Deck Repair & Maintenance Guides

Deck Repair & MaintenanceNo matter what your deck is built from, it will require deck repair and maintenance through the years to look great and perform as it should.

Some materials need more TLC than others. This guide provides information on just how much work you’ll need to do and how expensive repair and maintenance will be in the years ahead. It makes sense to look at the 15-25 year cost of a deck, not just the upfront cost of the materials and installation.

As a general rule, the more the deck costs initially, the less it will cost over time, and vice versa. Some exotic woods can be exceptions – they cost more upfront and they have to be cleaned and stained/sealed regularly, adding long-term cost too.

General Deck Repair and Maintenance

There are principles of good deck maintenance that apply no matter what your deck is made from. Below, we’ll offer advice for caring for each of the most common decking materials.

  1. Remove dirt and sand as needed

Sand and dirt act like sandpaper on the surface of your deck when it is walked on. The debris will wear through the sealer on a wood deck, making the wood susceptible to moisture, its worst enemy. Sand will mar the finish of a composite or aluminum deck, diminishing its good looks.

Use the method of your choice to remove damaging material. A broom is cheap and easy. A leaf blower or compressor will do a good job. Water from the hose is effective, but constantly wetting a wood deck isn’t a good practice.

We recommend removing the dirt “as needed” because only you know how often this is necessary. If you live on the waterfront, and sand and dirt are tracked from the beach to the deck often, you’ll need to remove it often. When you’ve got a lush lawn surrounding your deck, less frequency will be needed.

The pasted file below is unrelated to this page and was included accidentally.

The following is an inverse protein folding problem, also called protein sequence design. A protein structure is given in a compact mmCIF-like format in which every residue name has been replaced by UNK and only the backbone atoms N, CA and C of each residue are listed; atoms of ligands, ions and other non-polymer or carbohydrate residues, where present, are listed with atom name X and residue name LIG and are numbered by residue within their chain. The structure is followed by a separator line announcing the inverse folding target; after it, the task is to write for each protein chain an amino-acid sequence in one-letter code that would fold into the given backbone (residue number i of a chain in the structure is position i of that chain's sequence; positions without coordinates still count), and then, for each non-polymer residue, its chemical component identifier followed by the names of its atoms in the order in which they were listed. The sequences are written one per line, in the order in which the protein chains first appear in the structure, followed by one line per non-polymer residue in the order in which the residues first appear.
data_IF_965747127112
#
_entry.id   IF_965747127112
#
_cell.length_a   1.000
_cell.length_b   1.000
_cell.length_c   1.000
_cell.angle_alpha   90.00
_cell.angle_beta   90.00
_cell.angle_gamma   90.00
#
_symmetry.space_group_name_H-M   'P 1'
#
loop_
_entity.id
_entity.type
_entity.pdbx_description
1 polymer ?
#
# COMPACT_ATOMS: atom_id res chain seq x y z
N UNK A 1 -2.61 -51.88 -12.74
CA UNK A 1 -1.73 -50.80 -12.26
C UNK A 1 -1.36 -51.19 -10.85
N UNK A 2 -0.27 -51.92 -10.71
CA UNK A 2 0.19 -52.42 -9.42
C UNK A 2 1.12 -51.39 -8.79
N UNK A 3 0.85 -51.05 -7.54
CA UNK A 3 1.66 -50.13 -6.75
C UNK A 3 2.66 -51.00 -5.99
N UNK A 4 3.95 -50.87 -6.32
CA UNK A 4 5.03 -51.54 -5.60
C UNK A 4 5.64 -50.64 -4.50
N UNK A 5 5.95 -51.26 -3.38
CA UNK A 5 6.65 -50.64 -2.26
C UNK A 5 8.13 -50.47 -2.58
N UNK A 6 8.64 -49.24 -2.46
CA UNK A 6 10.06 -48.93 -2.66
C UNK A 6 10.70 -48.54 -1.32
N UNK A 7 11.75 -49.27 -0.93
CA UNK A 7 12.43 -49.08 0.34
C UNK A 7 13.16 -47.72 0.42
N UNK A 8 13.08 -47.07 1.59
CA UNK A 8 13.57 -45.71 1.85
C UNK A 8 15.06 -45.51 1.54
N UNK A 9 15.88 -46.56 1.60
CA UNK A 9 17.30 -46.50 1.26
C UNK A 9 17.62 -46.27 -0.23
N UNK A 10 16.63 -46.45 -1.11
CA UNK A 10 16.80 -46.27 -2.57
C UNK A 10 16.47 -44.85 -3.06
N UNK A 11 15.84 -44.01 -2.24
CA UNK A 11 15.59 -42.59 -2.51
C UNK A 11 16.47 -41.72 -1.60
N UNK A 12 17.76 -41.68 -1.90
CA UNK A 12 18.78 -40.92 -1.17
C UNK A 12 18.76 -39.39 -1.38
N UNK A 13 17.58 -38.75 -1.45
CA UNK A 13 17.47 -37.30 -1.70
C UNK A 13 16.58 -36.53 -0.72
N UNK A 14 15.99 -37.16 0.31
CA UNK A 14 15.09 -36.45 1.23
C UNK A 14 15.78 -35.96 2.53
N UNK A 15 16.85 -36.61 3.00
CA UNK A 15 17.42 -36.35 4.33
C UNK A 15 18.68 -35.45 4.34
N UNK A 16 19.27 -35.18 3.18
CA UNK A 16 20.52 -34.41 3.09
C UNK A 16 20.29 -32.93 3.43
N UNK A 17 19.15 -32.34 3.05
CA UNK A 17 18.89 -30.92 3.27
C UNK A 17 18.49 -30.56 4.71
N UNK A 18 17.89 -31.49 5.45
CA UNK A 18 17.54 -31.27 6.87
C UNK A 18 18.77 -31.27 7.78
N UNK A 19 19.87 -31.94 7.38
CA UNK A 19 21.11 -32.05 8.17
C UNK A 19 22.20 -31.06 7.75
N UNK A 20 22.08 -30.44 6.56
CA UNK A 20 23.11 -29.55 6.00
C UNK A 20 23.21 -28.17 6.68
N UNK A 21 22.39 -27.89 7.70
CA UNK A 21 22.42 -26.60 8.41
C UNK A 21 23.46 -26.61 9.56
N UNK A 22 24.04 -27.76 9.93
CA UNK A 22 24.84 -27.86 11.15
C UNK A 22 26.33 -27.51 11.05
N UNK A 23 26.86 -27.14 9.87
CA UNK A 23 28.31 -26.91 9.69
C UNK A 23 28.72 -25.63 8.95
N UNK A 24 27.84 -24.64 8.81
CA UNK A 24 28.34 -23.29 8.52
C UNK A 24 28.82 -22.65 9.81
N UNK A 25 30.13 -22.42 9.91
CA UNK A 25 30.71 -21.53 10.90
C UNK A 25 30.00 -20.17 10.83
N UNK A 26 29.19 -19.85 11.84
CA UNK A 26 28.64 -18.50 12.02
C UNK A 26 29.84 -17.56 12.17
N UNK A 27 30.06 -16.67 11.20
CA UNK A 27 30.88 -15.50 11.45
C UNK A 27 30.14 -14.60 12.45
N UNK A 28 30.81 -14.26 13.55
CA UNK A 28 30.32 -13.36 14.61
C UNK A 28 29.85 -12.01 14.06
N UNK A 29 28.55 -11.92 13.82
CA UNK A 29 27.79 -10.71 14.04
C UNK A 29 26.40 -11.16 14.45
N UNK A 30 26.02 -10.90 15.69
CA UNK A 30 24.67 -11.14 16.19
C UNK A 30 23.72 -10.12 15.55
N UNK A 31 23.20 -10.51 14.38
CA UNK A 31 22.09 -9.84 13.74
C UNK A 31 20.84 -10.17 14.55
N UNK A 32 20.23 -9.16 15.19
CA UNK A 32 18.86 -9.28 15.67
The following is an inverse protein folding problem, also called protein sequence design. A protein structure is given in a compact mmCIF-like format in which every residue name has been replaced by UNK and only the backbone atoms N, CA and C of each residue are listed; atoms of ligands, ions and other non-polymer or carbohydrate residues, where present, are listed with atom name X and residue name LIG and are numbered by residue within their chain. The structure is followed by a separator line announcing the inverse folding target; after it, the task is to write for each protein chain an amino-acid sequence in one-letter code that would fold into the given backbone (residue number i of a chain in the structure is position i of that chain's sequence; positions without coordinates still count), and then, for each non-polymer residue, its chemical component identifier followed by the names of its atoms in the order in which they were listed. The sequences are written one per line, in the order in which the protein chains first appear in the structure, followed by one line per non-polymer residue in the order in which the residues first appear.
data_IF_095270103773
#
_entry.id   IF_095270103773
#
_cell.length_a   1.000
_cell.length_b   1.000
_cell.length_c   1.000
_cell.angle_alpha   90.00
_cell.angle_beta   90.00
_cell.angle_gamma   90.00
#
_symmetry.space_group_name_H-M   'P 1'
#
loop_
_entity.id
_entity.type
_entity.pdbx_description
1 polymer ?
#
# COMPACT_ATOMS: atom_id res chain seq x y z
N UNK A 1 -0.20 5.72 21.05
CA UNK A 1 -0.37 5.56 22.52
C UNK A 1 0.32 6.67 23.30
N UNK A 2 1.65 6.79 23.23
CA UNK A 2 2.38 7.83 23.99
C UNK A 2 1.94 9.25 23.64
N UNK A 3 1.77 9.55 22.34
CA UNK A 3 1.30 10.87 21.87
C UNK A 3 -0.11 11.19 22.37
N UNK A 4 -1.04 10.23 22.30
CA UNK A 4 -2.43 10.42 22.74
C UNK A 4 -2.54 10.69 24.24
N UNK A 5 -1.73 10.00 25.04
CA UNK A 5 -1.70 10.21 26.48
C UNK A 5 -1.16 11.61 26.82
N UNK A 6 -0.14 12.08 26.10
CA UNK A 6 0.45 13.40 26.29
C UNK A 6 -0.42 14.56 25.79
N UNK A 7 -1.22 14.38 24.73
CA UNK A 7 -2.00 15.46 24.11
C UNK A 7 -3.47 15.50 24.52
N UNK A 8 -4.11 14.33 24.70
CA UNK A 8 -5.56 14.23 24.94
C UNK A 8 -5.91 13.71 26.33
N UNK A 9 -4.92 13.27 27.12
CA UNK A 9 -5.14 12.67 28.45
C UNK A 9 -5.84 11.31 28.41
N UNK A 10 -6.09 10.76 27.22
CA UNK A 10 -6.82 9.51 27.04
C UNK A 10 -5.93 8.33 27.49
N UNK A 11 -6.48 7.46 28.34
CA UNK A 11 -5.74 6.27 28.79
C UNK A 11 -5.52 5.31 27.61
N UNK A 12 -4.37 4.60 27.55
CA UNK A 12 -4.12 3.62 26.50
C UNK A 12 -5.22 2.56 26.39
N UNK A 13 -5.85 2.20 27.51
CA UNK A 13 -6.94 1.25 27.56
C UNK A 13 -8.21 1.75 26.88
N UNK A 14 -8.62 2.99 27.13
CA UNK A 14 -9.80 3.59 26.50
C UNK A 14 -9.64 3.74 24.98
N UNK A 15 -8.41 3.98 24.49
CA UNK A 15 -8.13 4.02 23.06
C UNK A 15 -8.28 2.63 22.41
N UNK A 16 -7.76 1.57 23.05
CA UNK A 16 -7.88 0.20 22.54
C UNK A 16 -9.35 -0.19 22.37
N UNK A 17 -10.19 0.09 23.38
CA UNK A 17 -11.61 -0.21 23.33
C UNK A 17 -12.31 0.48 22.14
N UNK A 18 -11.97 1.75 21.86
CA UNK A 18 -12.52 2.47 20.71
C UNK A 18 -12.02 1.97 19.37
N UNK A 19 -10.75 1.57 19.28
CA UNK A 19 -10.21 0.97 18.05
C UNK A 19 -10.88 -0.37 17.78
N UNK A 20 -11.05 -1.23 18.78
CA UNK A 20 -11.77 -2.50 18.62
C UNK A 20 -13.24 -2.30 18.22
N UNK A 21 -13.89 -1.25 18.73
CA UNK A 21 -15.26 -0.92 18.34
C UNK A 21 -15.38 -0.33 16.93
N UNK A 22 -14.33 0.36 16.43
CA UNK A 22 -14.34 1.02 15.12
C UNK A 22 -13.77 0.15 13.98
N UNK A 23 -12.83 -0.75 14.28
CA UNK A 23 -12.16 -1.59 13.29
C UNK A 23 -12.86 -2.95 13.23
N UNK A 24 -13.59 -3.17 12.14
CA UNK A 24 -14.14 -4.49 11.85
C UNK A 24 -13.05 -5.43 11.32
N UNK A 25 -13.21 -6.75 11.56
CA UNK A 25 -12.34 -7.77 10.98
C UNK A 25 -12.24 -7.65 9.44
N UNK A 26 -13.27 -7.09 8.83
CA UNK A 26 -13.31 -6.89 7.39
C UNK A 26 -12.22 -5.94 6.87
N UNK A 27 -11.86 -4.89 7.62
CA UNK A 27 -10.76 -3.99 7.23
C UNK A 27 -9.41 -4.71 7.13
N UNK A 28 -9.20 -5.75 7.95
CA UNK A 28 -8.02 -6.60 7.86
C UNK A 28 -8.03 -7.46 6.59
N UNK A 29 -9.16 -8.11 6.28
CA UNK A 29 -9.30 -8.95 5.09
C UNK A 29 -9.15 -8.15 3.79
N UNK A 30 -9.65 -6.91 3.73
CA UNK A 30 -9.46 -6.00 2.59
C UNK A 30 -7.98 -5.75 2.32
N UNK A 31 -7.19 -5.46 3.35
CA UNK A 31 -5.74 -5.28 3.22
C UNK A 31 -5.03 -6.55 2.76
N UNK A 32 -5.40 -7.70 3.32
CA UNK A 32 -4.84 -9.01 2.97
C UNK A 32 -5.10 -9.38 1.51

1. Gently Wash your Deck Every One to Two Years

Check with the deck installer for the exact frequency. It will depend on the material, your climate and the specific conditions of your property. For example, if it rains a lot where you live, and your deck is in a shady location, algae and mold will be a greater potential problem than they would be in a dry and sunny setting, and you’ll need to remove them more frequently.

Whatever method you use, do it gently. Major “Do Nots” include:

  • Do not use a pressure washer set above 1,500 psi and do not hold it closer than 12” from the deck surface (and DO use a wide fan spray tip)
  • Do not use harsh chemicals unless specified by the deck contractor and in a diluted form
  • Do not use abrasive cleaning tools like steel wool or a metal brush
  1. Clean Up Spills Immediately

Clean up BBQ sauce, grease drips, wine, house paint, etc., before it can seep into the cedar, pressure treated, composite, redwood, ipe or other type of porous decking. Time is definitely of the essence, so act quickly, especially if the spill occurs in a high-traffic area where the sealer might be worn.

  1. Check for Repair Needs Twice a Year

The spring and fall seasons are good times to look for and repair damaged planks, loose fasteners, loose stair treads and other problems.

  1. Remove Snow with a Broom

Shovels, especially metal shovels, can be hard on any type of decking.

  1. Use Wood Stain with UV Inhibitors and Algaecide

When UV inhibitors and algaecide are included in the product you use, the stain will more effectively protect and preserve your wood deck.